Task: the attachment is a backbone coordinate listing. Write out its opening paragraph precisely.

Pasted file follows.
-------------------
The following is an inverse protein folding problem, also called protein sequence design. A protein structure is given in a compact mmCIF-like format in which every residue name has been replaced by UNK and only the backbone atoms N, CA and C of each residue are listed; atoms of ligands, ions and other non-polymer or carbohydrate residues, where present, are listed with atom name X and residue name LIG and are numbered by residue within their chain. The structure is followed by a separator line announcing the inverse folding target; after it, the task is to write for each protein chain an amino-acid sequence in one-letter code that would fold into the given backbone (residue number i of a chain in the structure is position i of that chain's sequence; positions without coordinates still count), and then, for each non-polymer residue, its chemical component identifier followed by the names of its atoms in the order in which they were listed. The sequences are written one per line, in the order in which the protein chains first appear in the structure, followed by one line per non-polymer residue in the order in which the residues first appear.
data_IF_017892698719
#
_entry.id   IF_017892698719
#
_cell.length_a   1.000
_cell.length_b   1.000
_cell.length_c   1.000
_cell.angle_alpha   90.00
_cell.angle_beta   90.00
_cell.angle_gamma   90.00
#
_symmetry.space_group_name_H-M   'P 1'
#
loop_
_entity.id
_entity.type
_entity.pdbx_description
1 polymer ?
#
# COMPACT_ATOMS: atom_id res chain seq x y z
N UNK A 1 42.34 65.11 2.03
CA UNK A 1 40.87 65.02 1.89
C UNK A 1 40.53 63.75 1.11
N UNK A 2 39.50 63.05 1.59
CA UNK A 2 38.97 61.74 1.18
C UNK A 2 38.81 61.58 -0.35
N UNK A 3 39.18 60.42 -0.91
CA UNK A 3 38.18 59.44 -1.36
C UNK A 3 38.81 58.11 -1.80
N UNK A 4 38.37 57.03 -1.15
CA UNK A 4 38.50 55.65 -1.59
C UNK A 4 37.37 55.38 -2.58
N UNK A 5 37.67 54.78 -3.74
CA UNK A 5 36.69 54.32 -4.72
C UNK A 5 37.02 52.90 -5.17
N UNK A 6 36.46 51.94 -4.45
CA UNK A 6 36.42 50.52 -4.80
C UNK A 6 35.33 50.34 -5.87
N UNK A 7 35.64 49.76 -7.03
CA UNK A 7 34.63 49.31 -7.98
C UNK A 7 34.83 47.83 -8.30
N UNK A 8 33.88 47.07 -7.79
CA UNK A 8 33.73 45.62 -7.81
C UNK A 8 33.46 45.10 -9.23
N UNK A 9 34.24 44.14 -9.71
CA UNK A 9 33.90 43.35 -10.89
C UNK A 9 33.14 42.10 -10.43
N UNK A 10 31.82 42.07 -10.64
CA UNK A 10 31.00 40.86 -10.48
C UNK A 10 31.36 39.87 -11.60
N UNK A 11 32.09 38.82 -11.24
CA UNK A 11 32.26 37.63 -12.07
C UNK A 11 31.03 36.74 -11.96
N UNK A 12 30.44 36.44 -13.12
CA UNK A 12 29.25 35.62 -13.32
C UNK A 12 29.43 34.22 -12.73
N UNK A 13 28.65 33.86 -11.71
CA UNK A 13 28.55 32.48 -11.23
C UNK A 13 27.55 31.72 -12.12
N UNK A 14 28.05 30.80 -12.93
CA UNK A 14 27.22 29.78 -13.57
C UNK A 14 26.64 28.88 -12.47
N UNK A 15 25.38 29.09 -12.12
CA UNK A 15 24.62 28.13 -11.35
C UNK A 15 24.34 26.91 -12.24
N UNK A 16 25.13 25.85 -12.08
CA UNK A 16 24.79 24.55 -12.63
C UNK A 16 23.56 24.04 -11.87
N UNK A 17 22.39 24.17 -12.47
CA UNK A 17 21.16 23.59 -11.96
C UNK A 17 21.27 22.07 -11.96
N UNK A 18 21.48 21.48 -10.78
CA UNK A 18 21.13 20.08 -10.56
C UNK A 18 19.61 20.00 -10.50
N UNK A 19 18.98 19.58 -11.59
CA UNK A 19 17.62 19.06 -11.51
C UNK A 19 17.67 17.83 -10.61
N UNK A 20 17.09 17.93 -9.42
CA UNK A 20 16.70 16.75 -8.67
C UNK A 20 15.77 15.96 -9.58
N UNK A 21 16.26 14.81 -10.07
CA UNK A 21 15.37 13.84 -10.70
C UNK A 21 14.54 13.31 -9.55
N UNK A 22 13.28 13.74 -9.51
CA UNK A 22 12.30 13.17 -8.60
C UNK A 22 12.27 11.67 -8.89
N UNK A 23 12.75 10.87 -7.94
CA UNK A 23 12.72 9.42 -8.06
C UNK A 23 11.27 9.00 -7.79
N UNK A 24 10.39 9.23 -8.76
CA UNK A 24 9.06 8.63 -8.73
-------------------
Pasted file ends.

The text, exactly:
The following is an inverse protein folding problem, also called protein sequence design. A protein structure is given in a compact mmCIF-like format in which every residue name has been replaced by UNK and only the backbone atoms N, CA and C of each residue are listed; atoms of ligands, ions and other non-polymer or carbohydrate residues, where present, are listed with atom name X and residue name LIG and are numbered by residue within their chain. The structure is followed by a separator line announcing the inverse folding target; after it, the task is to write for each protein chain an amino-acid sequence in one-letter code that would fold into the given backbone (residue number i of a chain in the structure is position i of that chain's sequence; positions without coordinates still count), and then, for each non-polymer residue, its chemical component identifier followed by the names of its atoms in the order in which they were listed. The sequences are written one per line, in the order in which the protein chains first appear in the structure, followed by one line per non-polymer residue in the order in which the residues first appear.